My method of picking out good books for my children has a lot to do with looking at the cover, reading the blurbs on the back and winging it. Which, as you can imagine, has mixed results.
A couple of years ago I bought a book for my younger son that turned out to be horribly depressing with the protagonist committing suicide. My son hasn’t let me forget it.
So I find recommendations from youth services librarians to be invaluable for gift buying around the holidays. Today’s recommendations and descriptions come courtesy of Audrey Kantner, youth services coordinator for Easton Area Public Library.
“I Love My Daddy” by Giles Andreae. “A father and child enjoy special time together playing on the swings, singing and dancing, having snacks and cuddling.” Ages 1-5.
“One Perfect Day” by Steve Purcell will satisfy Disney fans looking for a little adventure. This picture book illustrates a day in the life of Princess Merida from the movie “Brave.” Ages 3 and up.
“Do Super Heroes Have Teddy Bears?” by Carmela La Vigna Coyle. Ages 3 and up.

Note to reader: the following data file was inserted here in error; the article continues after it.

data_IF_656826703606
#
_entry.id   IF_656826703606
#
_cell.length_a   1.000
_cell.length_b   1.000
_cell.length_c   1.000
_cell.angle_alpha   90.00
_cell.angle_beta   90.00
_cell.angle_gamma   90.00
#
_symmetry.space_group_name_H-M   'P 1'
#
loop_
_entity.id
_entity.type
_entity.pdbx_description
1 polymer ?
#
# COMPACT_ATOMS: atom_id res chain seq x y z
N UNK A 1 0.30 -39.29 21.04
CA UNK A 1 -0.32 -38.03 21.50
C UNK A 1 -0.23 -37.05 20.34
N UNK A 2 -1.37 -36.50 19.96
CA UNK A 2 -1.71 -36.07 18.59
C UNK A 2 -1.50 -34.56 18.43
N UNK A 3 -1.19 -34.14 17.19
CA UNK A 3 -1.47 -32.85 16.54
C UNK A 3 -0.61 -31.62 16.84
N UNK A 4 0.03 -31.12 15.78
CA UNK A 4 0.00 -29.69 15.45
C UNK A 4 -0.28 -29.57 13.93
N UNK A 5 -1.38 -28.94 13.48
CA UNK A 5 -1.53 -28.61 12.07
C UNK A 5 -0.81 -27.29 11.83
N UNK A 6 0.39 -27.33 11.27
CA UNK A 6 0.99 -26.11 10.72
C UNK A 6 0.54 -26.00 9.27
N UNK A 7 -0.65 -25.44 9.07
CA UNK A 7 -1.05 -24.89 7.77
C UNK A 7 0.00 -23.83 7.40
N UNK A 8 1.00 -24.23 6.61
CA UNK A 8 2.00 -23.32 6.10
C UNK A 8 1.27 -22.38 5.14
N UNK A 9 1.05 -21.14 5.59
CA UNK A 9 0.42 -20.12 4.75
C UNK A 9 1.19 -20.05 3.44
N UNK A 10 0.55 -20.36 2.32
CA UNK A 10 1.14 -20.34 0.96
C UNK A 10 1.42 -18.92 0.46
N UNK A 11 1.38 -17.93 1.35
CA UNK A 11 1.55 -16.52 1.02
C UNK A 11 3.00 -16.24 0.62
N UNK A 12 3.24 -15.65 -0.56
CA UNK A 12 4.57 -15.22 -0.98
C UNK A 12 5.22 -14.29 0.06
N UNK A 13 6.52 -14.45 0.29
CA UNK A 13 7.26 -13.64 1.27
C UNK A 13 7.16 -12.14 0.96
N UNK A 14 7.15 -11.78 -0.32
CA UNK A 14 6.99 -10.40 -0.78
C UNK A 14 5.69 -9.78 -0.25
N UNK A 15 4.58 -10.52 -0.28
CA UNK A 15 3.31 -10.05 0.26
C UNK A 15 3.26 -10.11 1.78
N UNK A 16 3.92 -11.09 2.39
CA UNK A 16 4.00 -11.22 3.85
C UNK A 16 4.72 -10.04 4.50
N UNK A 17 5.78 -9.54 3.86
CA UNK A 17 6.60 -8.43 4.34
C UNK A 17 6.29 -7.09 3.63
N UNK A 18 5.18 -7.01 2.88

“What to Do If an Elephant Stands on Your Foot” by Michelle Robinson advises the reader on how to handle encounters with various animals in the jungle where a mistake in trying to avoid one can attract the attention of another. This picture book is sure to please families looking for a good laugh. Ages 3-6.
“Return of the First Avenger” by Michael Siglain is a beginner book for Captain America fans. “Avengers, Assemble!” by Tomas Palacios introduces the members of the Avengers team. “These Are the Avengers” by Thomas Macri describes the powers and skills of the Avengers team. For ages 4-7.
"Pokemon Adventures” by Kidenori Kusaka is sure to be a hit with young graphic novel readers. Trainers battle their pokemon creatures. Ages 7 and up.
The “Lunch Lady” series is a humorous hit with graphic novel readers who like adventure but aren’t super-hero fans. “Lunch Lady and the Mutant Mathletes” is one of our most popular books right now. Ages 7 and up.
The “Survivor” series by Erin Hunter (who writes the ever-popular Warriors series). Told from the perspective of Lucky, a dog who survives an earthquake, this adventure story is sure to please adventurers with a passion for animal stories. Ages 8 and up.
The “Big Nate” series by Lincoln Peirce out-circulates the “Diary of a Wimpy Kid” ever so slightly. While Greg has bad luck that keeps us laughing, Nate engages in mischief that keeps us saying, ‘Oh, no he didn’t!’ Ages 8 and up.
“Justice League Unlimited” series by Adam Beechen is a compilation of Justice League stories. For ages 9-11.
“Dork Diaries” series by Rachel Renee Russell is a “Diary of a Wimpy Kid” for girls, but with more teen angst. Ages 10-13.
“Last Dragon Chronicles” by Chris D’Lacey is a big hit with dragon fans. Ages 10 and up.